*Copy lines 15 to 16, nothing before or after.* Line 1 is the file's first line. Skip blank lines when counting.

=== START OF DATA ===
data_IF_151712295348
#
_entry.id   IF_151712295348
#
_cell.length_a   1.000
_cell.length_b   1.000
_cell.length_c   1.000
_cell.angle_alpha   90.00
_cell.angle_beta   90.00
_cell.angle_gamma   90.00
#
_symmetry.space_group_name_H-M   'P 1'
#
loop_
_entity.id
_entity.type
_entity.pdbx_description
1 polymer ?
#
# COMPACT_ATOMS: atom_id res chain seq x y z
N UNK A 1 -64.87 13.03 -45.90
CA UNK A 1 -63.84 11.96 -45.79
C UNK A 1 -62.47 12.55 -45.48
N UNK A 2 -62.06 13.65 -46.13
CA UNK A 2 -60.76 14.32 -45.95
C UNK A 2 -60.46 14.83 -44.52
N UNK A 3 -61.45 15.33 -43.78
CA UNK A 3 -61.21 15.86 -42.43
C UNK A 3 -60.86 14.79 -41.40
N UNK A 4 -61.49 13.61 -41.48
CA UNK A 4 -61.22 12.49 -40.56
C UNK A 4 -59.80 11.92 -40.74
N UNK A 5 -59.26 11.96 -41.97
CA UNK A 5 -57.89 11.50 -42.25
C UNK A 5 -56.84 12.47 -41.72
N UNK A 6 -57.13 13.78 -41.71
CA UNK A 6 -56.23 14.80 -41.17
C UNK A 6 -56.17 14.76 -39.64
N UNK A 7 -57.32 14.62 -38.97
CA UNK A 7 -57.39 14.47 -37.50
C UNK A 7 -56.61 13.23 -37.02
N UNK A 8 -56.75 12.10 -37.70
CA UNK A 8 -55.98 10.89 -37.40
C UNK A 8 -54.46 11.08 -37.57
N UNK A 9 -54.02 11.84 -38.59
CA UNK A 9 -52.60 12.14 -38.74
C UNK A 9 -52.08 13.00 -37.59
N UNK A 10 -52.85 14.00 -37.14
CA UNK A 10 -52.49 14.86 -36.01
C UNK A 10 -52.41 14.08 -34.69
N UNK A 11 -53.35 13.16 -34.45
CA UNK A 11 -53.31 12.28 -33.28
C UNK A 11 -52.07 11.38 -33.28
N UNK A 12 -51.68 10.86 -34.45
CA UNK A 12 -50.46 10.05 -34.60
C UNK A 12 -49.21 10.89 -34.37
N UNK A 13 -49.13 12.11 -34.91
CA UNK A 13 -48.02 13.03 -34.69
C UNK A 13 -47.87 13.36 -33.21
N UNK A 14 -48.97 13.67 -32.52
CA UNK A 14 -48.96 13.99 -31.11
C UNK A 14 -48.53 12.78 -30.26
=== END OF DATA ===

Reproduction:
_entity.id
_entity.type